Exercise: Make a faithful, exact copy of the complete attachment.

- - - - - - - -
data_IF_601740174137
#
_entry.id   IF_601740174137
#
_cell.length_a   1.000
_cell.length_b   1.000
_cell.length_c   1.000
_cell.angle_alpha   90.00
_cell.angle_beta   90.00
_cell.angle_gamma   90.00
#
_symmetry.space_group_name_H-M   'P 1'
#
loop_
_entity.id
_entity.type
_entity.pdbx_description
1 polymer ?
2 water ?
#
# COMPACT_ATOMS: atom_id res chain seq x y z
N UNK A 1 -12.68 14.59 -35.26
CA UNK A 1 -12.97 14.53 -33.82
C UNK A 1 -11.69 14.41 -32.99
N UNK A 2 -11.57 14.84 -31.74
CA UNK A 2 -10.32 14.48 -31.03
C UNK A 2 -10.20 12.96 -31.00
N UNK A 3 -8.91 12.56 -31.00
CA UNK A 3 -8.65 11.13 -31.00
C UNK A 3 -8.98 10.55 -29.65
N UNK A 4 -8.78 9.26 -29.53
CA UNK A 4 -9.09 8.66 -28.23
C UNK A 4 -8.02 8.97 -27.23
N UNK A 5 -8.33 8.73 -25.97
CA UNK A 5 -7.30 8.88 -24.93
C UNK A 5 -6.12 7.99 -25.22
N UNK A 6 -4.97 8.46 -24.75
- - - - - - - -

data_IF_601740174137
#
_entry.id   IF_601740174137
#
_cell.length_a   1.000
_cell.length_b   1.000
_cell.length_c   1.000
_cell.angle_alpha   90.00
_cell.angle_beta   90.00
_cell.angle_gamma   90.00
#
_symmetry.space_group_name_H-M   'P 1'
#
loop_
_entity.id
_entity.type
_entity.pdbx_description
1 polymer ?
2 water ?
#
# COMPACT_ATOMS: atom_id res chain seq x y z
N UNK A 1 -12.68 14.59 -35.26
CA UNK A 1 -12.97 14.53 -33.82
C UNK A 1 -11.69 14.41 -32.99
N UNK A 2 -11.57 14.84 -31.74
CA UNK A 2 -10.32 14.48 -31.03
C UNK A 2 -10.20 12.96 -31.00
N UNK A 3 -8.91 12.56 -31.00
CA UNK A 3 -8.65 11.13 -31.00
C UNK A 3 -8.98 10.55 -29.65
N UNK A 4 -8.78 9.26 -29.53
CA UNK A 4 -9.09 8.66 -28.23
C UNK A 4 -8.02 8.97 -27.23
N UNK A 5 -8.33 8.73 -25.97
CA UNK A 5 -7.30 8.88 -24.93
C UNK A 5 -6.12 7.99 -25.22
N UNK A 6 -4.97 8.46 -24.75